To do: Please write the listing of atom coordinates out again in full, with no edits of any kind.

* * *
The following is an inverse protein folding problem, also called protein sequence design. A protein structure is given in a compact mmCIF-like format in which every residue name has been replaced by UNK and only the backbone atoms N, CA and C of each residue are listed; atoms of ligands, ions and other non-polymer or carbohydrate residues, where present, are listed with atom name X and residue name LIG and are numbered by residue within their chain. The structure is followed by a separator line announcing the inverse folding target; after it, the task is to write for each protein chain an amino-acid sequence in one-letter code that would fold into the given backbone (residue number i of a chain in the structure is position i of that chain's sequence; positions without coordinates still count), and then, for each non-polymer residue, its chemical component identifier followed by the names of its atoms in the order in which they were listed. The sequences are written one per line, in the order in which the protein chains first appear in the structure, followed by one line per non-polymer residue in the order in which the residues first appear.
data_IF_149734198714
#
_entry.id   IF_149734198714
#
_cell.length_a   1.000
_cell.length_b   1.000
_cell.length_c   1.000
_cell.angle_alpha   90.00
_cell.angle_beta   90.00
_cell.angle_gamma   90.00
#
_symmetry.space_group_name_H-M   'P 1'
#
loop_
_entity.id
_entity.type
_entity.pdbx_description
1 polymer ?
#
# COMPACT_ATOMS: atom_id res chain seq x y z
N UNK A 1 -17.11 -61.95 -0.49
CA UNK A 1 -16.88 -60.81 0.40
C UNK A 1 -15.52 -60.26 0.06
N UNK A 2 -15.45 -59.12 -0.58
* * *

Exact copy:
The following is an inverse protein folding problem, also called protein sequence design. A protein structure is given in a compact mmCIF-like format in which every residue name has been replaced by UNK and only the backbone atoms N, CA and C of each residue are listed; atoms of ligands, ions and other non-polymer or carbohydrate residues, where present, are listed with atom name X and residue name LIG and are numbered by residue within their chain. The structure is followed by a separator line announcing the inverse folding target; after it, the task is to write for each protein chain an amino-acid sequence in one-letter code that would fold into the given backbone (residue number i of a chain in the structure is position i of that chain's sequence; positions without coordinates still count), and then, for each non-polymer residue, its chemical component identifier followed by the names of its atoms in the order in which they were listed. The sequences are written one per line, in the order in which the protein chains first appear in the structure, followed by one line per non-polymer residue in the order in which the residues first appear.
data_IF_149734198714
#
_entry.id   IF_149734198714
#
_cell.length_a   1.000
_cell.length_b   1.000
_cell.length_c   1.000
_cell.angle_alpha   90.00
_cell.angle_beta   90.00
_cell.angle_gamma   90.00
#
_symmetry.space_group_name_H-M   'P 1'
#
loop_
_entity.id
_entity.type
_entity.pdbx_description
1 polymer ?
#
# COMPACT_ATOMS: atom_id res chain seq x y z
N UNK A 1 -17.11 -61.95 -0.49
CA UNK A 1 -16.88 -60.81 0.40
C UNK A 1 -15.52 -60.26 0.06
N UNK A 2 -15.45 -59.12 -0.58